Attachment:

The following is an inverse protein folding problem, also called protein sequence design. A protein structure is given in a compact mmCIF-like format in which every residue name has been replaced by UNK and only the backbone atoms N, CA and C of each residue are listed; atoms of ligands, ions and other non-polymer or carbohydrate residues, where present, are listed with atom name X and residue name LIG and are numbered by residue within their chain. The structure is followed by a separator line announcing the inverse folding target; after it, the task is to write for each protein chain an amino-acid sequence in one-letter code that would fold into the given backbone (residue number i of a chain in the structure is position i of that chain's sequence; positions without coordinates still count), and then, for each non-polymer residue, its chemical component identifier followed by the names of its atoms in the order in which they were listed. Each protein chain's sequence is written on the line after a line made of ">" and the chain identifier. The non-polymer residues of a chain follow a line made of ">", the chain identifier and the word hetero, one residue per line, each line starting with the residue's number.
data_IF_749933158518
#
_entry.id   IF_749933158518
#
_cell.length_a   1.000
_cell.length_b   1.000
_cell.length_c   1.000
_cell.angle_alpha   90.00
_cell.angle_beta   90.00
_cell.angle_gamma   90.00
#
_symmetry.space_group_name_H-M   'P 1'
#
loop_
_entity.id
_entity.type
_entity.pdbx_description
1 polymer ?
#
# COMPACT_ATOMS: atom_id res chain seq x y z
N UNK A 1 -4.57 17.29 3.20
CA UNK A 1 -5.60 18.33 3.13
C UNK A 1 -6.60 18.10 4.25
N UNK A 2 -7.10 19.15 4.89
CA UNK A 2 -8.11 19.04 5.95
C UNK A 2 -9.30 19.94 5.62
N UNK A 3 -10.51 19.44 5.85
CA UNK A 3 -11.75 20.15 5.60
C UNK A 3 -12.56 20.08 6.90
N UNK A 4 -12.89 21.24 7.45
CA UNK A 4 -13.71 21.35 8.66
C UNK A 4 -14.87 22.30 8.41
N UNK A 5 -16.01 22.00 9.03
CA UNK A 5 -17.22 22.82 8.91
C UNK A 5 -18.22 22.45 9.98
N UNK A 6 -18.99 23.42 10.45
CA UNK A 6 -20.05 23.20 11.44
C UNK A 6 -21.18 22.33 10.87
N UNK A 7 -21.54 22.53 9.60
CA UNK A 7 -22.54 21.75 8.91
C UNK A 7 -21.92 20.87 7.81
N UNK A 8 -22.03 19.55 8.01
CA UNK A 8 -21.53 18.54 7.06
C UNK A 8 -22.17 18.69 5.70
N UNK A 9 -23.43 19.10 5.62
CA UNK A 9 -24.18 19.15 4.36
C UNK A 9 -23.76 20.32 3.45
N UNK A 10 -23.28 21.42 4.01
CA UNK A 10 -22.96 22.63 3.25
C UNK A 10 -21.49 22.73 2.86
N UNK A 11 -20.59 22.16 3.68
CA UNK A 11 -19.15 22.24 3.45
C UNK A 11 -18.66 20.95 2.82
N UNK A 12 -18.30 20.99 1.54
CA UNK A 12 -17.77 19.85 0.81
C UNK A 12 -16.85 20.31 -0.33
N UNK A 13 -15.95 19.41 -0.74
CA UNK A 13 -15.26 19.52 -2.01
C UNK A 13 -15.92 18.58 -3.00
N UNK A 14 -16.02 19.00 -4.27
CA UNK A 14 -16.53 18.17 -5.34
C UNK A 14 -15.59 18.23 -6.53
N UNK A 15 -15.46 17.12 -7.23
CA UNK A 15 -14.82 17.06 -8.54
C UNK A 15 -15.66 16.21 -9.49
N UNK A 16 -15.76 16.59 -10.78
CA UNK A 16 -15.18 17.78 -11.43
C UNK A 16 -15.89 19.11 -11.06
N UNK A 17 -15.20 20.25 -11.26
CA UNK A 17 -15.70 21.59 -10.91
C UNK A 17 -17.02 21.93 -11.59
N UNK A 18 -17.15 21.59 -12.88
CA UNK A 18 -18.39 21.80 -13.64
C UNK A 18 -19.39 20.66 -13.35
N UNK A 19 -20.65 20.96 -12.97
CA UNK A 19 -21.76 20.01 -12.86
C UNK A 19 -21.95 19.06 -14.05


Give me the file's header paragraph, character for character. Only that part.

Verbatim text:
The following is an inverse protein folding problem, also called protein sequence design. A protein structure is given in a compact mmCIF-like format in which every residue name has been replaced by UNK and only the backbone atoms N, CA and C of each residue are listed; atoms of ligands, ions and other non-polymer or carbohydrate residues, where present, are listed with atom name X and residue name LIG and are numbered by residue within their chain. The structure is followed by a separator line announcing the inverse folding target; after it, the task is to write for each protein chain an amino-acid sequence in one-letter code that would fold into the given backbone (residue number i of a chain in the structure is position i of that chain's sequence; positions without coordinates still count), and then, for each non-polymer residue, its chemical component identifier followed by the names of its atoms in the order in which they were listed. Each protein chain's sequence is written on the line after a line made of ">" and the chain identifier. The non-polymer residues of a chain follow a line made of ">", the chain identifier and the word hetero, one residue per line, each line starting with the residue's number.